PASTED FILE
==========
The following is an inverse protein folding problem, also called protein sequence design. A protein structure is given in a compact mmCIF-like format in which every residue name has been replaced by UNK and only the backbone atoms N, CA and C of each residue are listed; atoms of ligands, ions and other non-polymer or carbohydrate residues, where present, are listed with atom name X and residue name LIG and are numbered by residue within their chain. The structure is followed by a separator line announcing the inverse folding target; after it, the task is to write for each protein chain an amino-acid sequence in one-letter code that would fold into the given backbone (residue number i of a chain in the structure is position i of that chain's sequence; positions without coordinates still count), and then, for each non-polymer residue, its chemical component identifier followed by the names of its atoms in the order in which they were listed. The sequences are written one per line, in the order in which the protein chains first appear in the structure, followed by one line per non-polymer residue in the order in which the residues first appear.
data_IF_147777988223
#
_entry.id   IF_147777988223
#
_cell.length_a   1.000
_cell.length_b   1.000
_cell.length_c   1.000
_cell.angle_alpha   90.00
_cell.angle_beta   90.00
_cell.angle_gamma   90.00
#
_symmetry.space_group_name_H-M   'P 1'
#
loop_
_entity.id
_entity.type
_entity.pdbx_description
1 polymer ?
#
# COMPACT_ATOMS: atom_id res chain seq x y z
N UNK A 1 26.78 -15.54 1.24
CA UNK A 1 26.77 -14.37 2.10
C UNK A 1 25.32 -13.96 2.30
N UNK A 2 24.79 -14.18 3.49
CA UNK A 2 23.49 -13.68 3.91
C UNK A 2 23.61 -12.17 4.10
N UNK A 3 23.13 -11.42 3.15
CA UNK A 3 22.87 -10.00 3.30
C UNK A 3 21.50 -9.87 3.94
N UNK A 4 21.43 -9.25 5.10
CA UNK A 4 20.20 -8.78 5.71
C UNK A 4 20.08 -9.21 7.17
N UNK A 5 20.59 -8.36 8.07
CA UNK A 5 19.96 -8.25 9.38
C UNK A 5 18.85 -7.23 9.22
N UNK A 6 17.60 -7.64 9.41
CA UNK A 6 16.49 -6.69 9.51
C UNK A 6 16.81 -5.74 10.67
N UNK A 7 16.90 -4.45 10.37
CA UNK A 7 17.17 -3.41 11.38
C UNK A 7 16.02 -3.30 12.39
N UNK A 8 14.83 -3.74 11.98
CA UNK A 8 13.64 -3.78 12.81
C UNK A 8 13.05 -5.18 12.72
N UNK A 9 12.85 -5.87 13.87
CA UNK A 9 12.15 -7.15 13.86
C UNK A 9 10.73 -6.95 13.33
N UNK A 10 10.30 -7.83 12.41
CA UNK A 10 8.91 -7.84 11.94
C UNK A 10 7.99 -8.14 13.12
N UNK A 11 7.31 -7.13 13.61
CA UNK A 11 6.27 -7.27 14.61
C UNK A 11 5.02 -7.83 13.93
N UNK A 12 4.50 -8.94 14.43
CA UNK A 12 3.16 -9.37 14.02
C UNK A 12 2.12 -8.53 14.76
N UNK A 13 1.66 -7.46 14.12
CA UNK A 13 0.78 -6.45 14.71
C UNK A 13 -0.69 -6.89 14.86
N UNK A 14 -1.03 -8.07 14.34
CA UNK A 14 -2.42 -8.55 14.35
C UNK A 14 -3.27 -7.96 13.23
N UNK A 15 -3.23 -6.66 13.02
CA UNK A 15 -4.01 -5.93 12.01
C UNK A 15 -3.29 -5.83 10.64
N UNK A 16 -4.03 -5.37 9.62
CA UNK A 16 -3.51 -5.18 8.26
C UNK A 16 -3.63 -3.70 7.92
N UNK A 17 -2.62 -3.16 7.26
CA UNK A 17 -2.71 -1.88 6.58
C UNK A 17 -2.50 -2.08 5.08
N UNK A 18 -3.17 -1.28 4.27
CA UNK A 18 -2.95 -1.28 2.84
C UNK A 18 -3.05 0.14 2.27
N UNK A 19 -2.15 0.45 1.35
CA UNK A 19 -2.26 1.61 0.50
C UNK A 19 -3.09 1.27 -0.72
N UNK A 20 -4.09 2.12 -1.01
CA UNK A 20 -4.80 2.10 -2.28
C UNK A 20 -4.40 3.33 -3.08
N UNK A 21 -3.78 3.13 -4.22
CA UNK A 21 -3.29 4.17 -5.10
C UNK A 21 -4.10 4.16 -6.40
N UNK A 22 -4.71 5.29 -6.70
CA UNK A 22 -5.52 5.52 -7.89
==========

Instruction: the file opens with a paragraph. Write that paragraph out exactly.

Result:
The following is an inverse protein folding problem, also called protein sequence design. A protein structure is given in a compact mmCIF-like format in which every residue name has been replaced by UNK and only the backbone atoms N, CA and C of each residue are listed; atoms of ligands, ions and other non-polymer or carbohydrate residues, where present, are listed with atom name X and residue name LIG and are numbered by residue within their chain. The structure is followed by a separator line announcing the inverse folding target; after it, the task is to write for each protein chain an amino-acid sequence in one-letter code that would fold into the given backbone (residue number i of a chain in the structure is position i of that chain's sequence; positions without coordinates still count), and then, for each non-polymer residue, its chemical component identifier followed by the names of its atoms in the order in which they were listed. The sequences are written one per line, in the order in which the protein chains first appear in the structure, followed by one line per non-polymer residue in the order in which the residues first appear.